FinMin relaxes norms for top jobs in govt banks | Business Standard

FinMin relaxes norms for top jobs in govt banks | Business Standard

The following comments were included in a response to the above report:

At the time of selection of the present SBI chairperson, Finance Ministry had faced the same problem of having only one eligible candidate to ‘select’ from. The formality of  selection procedure was complied with by relaxing the qualifying norms (relating to age and remaining period of service) and considering more candidates. Ultimately the candidate satisfying the norms without any relaxation was selected temporarily dodging a controversy. Now that the next vacancy is arising only in August 2014, authorities could have reviewed the eligibility norms for broad-basing the pool for selection keeping in view the need to ensure longer tenure for incumbants and infusing efficiency at the top.

There is another dimension to the story. The Indian industry, trade unions and the intelligentsia gives an impression that they are comfortable with a ‘weak’ decision-making infrastructure in governance, esecially in government, regulatory and supervisory bodies and public sector organisations, which can be influenced easily. The advantages are obvious:
·        Concessions ‘managed’ by India Inc. in the current Budget are estimated at over  Rs 5,73,000 crore which is 10 per cent higher than the total fiscal deficit of the Central government and would be, perhaps, adequate to provide for meeting the entire pension liability of Central government, as on date(According to a 2008 estimate, the net present value of the pension liabilities of central government now being met on a Pay As You Go basis was Rs 3,35,628 crore-6th Pay Commission Report,2008). If GOI had management experts who can bargain with India Inc. on a level playing field, a substantial portion of this amount of Rs5,73,000 crore would have flowed to the country’s treasury.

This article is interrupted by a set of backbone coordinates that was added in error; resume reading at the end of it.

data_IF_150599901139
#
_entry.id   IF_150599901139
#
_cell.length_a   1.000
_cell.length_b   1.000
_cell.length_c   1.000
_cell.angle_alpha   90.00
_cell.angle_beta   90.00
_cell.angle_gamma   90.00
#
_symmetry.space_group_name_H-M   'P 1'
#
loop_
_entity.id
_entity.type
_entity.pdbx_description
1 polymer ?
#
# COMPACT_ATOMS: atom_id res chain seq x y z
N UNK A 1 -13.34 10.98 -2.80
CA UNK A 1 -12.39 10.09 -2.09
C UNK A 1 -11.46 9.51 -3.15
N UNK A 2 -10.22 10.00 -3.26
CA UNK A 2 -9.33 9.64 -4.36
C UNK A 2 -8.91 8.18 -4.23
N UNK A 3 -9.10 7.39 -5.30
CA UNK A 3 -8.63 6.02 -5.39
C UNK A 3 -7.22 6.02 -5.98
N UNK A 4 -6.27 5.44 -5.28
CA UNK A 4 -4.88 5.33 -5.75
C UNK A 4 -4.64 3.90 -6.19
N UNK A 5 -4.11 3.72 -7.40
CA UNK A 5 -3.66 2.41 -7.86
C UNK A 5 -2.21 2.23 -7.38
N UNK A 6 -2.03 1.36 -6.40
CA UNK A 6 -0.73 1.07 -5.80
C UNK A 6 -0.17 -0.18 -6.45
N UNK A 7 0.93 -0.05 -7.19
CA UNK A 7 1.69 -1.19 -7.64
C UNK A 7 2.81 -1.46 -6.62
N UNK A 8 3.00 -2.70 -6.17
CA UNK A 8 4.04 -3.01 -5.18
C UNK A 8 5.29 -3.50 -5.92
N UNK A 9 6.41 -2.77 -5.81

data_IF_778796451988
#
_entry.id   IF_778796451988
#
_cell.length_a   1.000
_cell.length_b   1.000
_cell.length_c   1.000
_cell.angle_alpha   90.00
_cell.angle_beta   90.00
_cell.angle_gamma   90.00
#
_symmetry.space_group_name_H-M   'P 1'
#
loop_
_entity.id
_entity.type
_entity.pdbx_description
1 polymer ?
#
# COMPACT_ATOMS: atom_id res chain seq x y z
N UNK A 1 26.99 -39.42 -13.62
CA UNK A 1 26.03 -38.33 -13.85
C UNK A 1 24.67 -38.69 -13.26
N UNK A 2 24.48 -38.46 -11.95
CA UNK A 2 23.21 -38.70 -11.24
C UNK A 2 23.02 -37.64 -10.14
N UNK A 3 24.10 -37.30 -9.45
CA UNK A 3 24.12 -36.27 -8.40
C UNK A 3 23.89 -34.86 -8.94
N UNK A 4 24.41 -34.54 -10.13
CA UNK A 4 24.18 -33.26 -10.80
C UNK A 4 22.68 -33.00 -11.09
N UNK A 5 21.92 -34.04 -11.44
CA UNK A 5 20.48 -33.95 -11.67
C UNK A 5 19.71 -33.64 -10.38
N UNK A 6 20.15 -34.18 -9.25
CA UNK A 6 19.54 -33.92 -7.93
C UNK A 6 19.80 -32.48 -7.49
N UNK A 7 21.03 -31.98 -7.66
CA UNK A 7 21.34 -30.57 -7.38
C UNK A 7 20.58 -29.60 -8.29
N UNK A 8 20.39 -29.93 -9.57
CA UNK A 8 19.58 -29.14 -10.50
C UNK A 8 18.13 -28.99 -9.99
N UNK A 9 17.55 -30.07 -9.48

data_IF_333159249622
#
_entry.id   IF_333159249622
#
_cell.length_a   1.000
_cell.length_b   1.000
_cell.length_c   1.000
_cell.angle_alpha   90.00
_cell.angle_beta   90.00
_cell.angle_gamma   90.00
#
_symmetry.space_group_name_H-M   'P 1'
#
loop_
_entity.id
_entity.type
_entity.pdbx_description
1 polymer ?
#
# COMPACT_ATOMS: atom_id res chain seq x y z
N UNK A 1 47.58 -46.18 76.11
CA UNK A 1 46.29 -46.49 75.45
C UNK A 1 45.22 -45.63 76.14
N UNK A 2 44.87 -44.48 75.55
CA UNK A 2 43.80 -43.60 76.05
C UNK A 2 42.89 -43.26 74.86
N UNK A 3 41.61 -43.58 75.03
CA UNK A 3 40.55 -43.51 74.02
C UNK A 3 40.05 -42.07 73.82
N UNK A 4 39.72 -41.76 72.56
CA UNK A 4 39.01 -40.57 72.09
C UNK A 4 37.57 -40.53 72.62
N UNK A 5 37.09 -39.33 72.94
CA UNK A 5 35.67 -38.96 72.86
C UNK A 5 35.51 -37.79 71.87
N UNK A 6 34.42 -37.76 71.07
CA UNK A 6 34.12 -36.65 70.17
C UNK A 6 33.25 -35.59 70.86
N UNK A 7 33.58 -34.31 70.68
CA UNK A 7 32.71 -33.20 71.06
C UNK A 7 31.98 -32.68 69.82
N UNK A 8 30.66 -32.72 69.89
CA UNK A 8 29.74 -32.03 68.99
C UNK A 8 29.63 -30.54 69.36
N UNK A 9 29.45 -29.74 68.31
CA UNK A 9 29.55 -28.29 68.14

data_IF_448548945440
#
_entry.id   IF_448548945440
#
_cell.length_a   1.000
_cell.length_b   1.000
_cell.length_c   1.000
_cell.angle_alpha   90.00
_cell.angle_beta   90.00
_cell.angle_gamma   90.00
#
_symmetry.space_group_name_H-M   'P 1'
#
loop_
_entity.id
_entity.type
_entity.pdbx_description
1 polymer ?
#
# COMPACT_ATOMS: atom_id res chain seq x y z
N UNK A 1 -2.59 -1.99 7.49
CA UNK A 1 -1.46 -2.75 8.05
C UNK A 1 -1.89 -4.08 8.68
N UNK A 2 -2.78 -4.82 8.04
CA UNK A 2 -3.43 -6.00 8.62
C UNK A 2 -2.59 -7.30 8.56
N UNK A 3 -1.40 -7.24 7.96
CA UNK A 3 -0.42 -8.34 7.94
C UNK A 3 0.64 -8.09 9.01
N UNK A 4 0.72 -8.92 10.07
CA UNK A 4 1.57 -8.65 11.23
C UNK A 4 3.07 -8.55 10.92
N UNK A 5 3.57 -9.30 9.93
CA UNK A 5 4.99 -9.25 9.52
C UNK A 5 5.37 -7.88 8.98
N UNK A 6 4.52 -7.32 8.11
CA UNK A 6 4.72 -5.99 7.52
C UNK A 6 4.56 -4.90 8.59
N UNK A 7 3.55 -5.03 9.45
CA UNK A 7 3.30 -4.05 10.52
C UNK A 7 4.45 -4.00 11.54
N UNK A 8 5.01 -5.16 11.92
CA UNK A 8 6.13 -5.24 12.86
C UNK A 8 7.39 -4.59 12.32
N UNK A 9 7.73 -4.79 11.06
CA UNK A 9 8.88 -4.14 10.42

·        Democratic process and professionalism are bad words in politics and for trade unions which are, by and large, managed by political parties. Beyond some media gimmicks and occasional ‘stoppage of work’, there are no serious efforts from the side of trade unions to study issues and fight for solutions. Democratization of and infusing professionalism in trade union leadership can bring sea changes in the wages, prices and income policies of the country. Political leadership will resist this as the present dispensation is easy to manage and workers form the captive human resource for election work.
·        The intelligentsia who claim to be the spokespersons of public opinion and fill the media space, pretend to be ignorant of all these, as they, like old time teachers, do not have to do much homework, if the status quo continues.
·        Literacy improvement is kept in the back burner, consciously. Perhaps industrially developed states have lower positions in human development indicators including literacy. This could be a subject for research.
These are some stray issues, if debated and churned in a dispassionate manner, may take us to some changes in the approaches to governance, which could help us in viewing issues like poverty, healthcare, literacy, financial inclusion and generally economic development from a different perspective.




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